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Friday, January 27, 2017

Smithsonian Museum Specialist Salahu-Din Keynotes SU African American History Month Series February 9

Deborah Salahu-DinSALISBURY, MD---Two years before the groundbreaking for the Smithsonian Museum of African American History and Culture, Deborah Salahu-Din scoured the nation for items that told the story of the African American experience in the U.S.

On Thursday, February 9, she delivers the keynote in Salisbury University’s African American History Month series. Her presentation is 7 p.m. in the Wicomico Room of the Guerrieri University Center.

A Salisbury native and Wicomico High School graduate, Salahu-Din became interested in museum work as a volunteer at Baltimore’s Great Blacks in Wax Museum, where she served as founding director from 1988-1992. Then she was a consultant in the schematic design and design development phases for the city’s Reginald F. Lewis Museum from 1997-2002.

She also consulted for the National Park Service’s Booker T. Washington National Monument in Hardy, VA, before joining the Smithsonian Institution in 2010. Once there, her mission was to find many of the items that would comprise the Museum of African American History and Culture’s inaugural exhibits once the facility opened in 2016.

“I spent two years speaking with people about an institution that was still an idea,” she said, adding that the project’s parent organization made her job a little easier: “We had the Smithsonian brand even when we didn’t have a physical structure.”

That helped ease the minds of some owners of historical memorabilia she found who otherwise may have been reluctant to lend or donate their items for display. At the Smithsonian, they knew their treasures would be taken care of and well preserved even before being placed on a national stage.

“Being able to show it to thousands of people is much better than letting it sit in their houses,” Salahu-Din said.

Among her favorite pieces she collected are personal items from Dr. Ben Carson, the acclaimed neurosurgeon-turned-presidential candidate and now U.S. secretary of housing and urban development nominee, whom she also interviewed. Photos and physical mementoes showcase not only his medical career, but his commitment to education, she said.

Other highlights include a 1920s floor-model paper cutter once used at the offices of the Baltimore Afro-American, helping to represent the importance of the African American press in the fight for civil rights, and early 1900s artifacts from the Boston headquarters of the Prince Hall African Masonic Grand Lodge.

She also enjoyed collecting items showcasing the African American faith community beyond Christianity, including Islam and Judaism. The search for these relics, in particular, took her from New York to Atlanta, Chicago, Los Angeles and Fresno, CA.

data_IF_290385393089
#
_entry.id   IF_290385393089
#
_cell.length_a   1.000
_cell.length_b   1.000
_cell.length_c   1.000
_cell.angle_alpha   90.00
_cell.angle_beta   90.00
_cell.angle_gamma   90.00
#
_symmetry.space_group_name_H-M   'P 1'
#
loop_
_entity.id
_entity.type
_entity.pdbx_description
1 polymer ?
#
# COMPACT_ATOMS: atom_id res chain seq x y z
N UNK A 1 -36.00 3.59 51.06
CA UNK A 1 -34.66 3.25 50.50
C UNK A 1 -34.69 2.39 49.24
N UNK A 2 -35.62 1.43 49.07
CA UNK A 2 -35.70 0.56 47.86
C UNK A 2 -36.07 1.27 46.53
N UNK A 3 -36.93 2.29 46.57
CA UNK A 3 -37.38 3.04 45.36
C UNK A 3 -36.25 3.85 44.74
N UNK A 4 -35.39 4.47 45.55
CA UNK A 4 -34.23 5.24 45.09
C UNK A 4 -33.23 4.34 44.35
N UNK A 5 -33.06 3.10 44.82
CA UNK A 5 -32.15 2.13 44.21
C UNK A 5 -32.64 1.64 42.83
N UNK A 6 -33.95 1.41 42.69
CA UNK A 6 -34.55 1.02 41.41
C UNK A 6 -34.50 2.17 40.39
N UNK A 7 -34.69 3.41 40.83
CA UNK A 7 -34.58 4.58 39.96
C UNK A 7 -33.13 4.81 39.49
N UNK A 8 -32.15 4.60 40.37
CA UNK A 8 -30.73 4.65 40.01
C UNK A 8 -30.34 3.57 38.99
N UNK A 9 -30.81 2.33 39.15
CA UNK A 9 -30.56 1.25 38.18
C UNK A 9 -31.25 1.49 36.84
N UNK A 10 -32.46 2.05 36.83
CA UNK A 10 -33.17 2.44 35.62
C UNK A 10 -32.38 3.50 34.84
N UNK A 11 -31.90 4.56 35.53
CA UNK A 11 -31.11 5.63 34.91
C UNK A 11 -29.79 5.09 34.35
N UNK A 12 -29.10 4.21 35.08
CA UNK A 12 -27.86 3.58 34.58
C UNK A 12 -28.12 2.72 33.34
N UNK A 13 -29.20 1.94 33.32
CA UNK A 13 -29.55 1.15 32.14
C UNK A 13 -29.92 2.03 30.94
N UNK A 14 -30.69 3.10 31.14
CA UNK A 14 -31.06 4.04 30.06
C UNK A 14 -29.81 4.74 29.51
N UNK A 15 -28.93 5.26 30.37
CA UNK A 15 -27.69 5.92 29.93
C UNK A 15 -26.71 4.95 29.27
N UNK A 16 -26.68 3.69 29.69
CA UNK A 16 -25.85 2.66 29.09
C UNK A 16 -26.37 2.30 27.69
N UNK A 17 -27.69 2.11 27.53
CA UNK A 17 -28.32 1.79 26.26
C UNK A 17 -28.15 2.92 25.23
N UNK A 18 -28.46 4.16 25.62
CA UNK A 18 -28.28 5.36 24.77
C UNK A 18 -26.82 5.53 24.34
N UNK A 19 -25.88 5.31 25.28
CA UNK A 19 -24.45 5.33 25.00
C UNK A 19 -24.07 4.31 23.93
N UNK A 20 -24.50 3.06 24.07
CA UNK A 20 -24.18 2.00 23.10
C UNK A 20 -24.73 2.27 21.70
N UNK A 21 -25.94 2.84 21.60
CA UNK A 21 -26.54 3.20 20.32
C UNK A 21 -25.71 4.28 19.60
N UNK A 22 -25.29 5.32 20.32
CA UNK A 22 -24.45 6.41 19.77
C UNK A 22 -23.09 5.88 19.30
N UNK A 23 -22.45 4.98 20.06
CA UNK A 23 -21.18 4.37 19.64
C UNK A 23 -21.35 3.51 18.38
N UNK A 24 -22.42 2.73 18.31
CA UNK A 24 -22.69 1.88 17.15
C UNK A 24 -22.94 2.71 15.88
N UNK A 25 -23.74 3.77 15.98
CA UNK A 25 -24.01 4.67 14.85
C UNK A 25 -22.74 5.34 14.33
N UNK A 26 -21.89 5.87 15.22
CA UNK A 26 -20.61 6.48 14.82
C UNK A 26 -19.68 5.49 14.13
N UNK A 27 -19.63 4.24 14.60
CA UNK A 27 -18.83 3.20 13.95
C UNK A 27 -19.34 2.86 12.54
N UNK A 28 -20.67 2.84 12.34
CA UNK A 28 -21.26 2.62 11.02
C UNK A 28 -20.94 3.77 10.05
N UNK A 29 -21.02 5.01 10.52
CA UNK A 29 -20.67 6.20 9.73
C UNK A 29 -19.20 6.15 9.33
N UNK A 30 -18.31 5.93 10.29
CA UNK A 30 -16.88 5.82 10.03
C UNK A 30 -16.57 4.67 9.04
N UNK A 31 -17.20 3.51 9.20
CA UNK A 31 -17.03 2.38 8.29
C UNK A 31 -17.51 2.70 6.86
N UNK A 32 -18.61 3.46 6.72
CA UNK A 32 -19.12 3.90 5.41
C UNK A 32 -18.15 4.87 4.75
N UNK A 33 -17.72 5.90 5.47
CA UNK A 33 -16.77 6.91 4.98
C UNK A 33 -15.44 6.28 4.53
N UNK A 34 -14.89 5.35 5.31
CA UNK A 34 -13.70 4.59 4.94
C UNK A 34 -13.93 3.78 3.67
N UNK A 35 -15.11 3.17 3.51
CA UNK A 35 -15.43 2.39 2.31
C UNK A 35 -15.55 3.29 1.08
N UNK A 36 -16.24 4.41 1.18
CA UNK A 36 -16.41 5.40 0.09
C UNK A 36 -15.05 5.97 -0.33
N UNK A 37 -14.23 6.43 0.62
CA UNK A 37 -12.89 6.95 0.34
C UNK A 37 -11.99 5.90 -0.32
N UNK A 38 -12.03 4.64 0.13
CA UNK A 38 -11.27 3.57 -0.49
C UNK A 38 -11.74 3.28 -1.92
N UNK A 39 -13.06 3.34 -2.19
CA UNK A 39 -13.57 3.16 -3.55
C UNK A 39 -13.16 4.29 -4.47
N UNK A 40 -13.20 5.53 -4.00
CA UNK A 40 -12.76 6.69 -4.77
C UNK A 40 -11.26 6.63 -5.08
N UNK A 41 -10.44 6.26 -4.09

Some items were found closer to home. Though she now lives in Baltimore, she returned to Salisbury for some of the items on display at the museum, including a photo of her father, former Wicomico County Councilman Ed Taylor, serving in the U.S. Army in Inchon, Korea, at age 19 in 1952. It is among those rotating in the facility’s “Faces of Those Who Served” exhibit. Taylor wrote a memoir about his experience during that time, Just God and Me: a Korean War Veteran Remembers, in 2006.

Another Salisbury artifact Salahu-Din collected for the museum has a darker — but no less important — connection to Salisbury: a section of the rope used in the 1931 lynching of Matthew Williams, a local laborer accused of killing his employer in a wage dispute.

A vigil recently was held on the lawn of the Wicomico County Courthouse, where the event took place, to mark the 85th anniversary of the injustice, the second-to-last such incident on record in Maryland. The rope is displayed in an exhibit on the use of violence against African Americans as an intimidation tactic.

Salahu-Din said such incidents are important to remember in today’s social climate, which has seen outcries against police violence and the rise of the Black Lives Matter movement. Museums such as the Smithsonian have a duty to tell the unvarnished truth of history, she added.

Sponsored by SU’s Multicultural Student Services Office and African American History Month Committee, admission to her talk is free and the public is invited. For more information call 410-548-4503 or visit the SU website at

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